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The Entertainment Committee

Who needs baby gates when your kid is stuck in a sauce pot?

Who needs baby gates when your kid is stuck in a sauce pot? 



As a mother, I am beginning to realize that I have embraced several new roles in my life, including “housewife,” “milk machine,” and “bottle washer.” Most recently, I’ve accepted the position of “entertainment committee.” At 14 months, Greyson is at an age where he will play independently for a total of about ten minutes if I’m lucky before returning to swinging from my pant legs and begging for my attention. Generally, when he is occupied, I try to utilize every second to do as much as possible. I can pull this off for a short time before my motherly guilt returns and I feel bad for ignoring him in order to get a few things done. On the other hand, if I am folding laundry washing dishes, or surfing Twitter (you know, all of the important things that work-at-home moms do…) and it’s quiet in the playroom, it’s pretty safe to assume that he’s doing something naughty. Somehow, I ended up with a kid who is like the poster child for getting into all things dangerous. When I set him down on the floor, I swear he sniffs out the outlets. There can be 300 toys in the room but he’d prefer to find the nearest lamp and attempt to knock it over. If you have lost something that could be considered a choking hazard, I can almost guarantee that you will find it in my child’s mouth.

Because of this, one of the most challenging times of day for me is while trying to cook dinner. At this point of the day, Grey is tired and hungry and completely reliant on the entertainment committee to keep him occupied. Since I can’t trust him out of my sight for more than three seconds, I’ve resorted to unlocking at least one cabinet in the kitchen for him to play in while I (attempt to) cook. I’m unsure of why we spend any money at all on toys when a cabinet full of Tupperware could entertain the kid for days. When he gets bored of that, I let him play the drums on my Caphalon pots and pans. One night, he even realized that my sauce pot is big enough for him to sit inside. Whatever keeps you contained, kid. And after he lost interest in that, I opened the fridge and let him scope out the contents. I’m pretty sure he spent 15 minutes reorganizing the condiment shelves. Looks like he inherited his daddy’s self-diagnosed OCD after all. He may even have gotten a taste of a few things before I realized he was capable of popping the tops open. Turns out he likes ketchup and mustard. Good to know, I guess.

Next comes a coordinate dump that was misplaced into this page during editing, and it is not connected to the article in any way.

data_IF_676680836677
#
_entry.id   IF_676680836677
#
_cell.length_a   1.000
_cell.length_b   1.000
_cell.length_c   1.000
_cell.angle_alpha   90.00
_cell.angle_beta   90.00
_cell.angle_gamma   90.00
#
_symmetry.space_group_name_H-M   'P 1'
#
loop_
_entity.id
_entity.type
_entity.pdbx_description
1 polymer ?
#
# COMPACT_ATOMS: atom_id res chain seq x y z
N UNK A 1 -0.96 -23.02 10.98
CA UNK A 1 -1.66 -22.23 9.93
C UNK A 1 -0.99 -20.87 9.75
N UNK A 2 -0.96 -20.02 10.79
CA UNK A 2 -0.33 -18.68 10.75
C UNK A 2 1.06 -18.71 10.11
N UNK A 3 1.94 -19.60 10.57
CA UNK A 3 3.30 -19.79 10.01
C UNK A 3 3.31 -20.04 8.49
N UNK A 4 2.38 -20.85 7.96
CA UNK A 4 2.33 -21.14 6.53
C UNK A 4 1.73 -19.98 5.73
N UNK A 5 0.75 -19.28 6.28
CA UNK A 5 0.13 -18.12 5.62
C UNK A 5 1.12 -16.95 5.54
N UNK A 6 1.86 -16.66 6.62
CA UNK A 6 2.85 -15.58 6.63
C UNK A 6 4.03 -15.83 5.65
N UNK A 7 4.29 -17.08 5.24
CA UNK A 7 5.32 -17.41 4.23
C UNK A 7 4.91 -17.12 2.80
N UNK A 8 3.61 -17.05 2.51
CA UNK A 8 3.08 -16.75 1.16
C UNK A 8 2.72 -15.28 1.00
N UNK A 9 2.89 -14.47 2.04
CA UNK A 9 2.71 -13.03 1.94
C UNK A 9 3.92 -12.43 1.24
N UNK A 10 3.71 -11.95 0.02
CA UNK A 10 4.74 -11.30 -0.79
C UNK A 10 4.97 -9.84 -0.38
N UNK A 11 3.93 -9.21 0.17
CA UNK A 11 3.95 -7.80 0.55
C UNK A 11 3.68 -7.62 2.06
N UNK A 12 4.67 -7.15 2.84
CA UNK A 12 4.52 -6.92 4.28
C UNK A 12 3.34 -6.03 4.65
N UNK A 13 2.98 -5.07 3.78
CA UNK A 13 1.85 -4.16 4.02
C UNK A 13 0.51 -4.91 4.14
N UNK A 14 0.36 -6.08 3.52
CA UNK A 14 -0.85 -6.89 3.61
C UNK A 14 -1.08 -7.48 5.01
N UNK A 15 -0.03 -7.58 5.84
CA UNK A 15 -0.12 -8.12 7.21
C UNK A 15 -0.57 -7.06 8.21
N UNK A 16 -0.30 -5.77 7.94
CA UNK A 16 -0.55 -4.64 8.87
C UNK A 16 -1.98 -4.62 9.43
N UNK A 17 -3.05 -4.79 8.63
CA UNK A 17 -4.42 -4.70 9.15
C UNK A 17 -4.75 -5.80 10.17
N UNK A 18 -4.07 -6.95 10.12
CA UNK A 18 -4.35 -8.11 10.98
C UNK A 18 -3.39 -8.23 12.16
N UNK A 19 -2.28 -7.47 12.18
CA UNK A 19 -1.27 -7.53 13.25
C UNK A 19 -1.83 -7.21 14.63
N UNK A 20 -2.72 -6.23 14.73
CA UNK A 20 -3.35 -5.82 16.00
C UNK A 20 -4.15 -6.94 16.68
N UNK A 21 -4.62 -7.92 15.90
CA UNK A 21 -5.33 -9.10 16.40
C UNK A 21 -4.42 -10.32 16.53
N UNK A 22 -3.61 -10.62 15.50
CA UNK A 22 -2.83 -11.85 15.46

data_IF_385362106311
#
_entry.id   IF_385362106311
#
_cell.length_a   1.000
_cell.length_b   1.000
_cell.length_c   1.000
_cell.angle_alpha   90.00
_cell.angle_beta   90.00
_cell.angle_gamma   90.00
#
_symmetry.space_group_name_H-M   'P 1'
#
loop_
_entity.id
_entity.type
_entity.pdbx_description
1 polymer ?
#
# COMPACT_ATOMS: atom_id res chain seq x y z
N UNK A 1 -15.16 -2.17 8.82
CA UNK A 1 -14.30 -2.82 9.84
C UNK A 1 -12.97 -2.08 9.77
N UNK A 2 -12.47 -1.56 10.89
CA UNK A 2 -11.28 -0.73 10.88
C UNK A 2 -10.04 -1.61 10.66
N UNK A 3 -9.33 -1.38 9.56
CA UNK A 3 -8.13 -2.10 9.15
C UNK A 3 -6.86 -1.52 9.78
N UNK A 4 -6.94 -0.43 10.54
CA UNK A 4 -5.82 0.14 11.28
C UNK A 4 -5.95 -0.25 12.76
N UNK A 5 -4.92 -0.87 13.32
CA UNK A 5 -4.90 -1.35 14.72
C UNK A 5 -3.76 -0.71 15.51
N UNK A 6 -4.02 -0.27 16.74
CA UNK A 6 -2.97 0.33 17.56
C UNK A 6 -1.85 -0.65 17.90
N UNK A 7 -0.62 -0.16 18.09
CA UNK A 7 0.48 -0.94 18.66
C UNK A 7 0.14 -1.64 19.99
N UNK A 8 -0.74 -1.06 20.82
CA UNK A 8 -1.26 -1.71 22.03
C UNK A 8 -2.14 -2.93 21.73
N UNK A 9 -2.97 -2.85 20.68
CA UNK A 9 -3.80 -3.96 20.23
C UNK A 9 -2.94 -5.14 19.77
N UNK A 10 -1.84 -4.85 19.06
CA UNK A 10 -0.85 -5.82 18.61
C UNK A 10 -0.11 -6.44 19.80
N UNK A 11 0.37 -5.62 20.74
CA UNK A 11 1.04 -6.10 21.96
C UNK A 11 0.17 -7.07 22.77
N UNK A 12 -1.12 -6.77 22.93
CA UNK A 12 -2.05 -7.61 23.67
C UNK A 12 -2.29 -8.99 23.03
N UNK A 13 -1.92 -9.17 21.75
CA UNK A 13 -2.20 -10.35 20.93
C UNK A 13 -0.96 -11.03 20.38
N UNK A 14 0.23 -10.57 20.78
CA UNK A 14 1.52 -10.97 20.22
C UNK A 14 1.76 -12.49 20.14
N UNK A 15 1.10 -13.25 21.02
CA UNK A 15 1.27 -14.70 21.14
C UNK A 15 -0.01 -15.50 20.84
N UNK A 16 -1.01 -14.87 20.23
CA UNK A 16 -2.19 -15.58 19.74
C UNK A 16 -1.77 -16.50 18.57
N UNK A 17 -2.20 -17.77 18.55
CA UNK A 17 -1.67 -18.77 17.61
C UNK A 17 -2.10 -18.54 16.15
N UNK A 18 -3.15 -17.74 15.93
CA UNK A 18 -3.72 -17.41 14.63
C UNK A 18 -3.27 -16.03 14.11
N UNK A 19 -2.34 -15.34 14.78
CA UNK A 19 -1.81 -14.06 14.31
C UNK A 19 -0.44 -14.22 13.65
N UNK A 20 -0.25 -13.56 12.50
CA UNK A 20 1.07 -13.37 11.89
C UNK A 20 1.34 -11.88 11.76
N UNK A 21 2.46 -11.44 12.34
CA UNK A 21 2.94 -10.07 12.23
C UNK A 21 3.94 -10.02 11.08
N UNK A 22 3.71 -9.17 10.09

So at that time of day when your child is tired of their toys, bust out some Tupperware and a wooden spoon and let baby go to town. Surprisingly, kitchenware makes for good childproofing, too. Who needs baby gates when your kid is stuck in the sauce pot? And if you’re lucky, your child will be as anal as mine and might even reorganize your fridge for you while you cook dinner. Not a bad deal at all.


Baby OCD: Reorganizing the shelves in my fridge.

Baby OCD: Reorganizing the shelves in my fridge.


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  1. Yes. Dinner time is the hardest part of the day, absolutely. My son loved getting in the fridge around Greyson’s age too. One day I let him “discover” the eggs. That situation went from 0 to 60 in about 2 seconds but of course it made for a funny picture! I feel you about getting stuff done while “ignoring” them. Hard to balance the mom guilt.
    Jean Heff recently posted…F is for Facebook, Why I gave up Facebook [GASP]My Profile

  2. LOL – Oh god, the eggs. My son also loves my spice cabinet. Yesterday, before I realized he had it, he grabbed the pepper and shook it all over the place. The cabinet is locked – I have no idea how he got it out, but he sneezed a lot. LOL Poor baby. Live and learn, I guess. Thanks for your comments, Jean!


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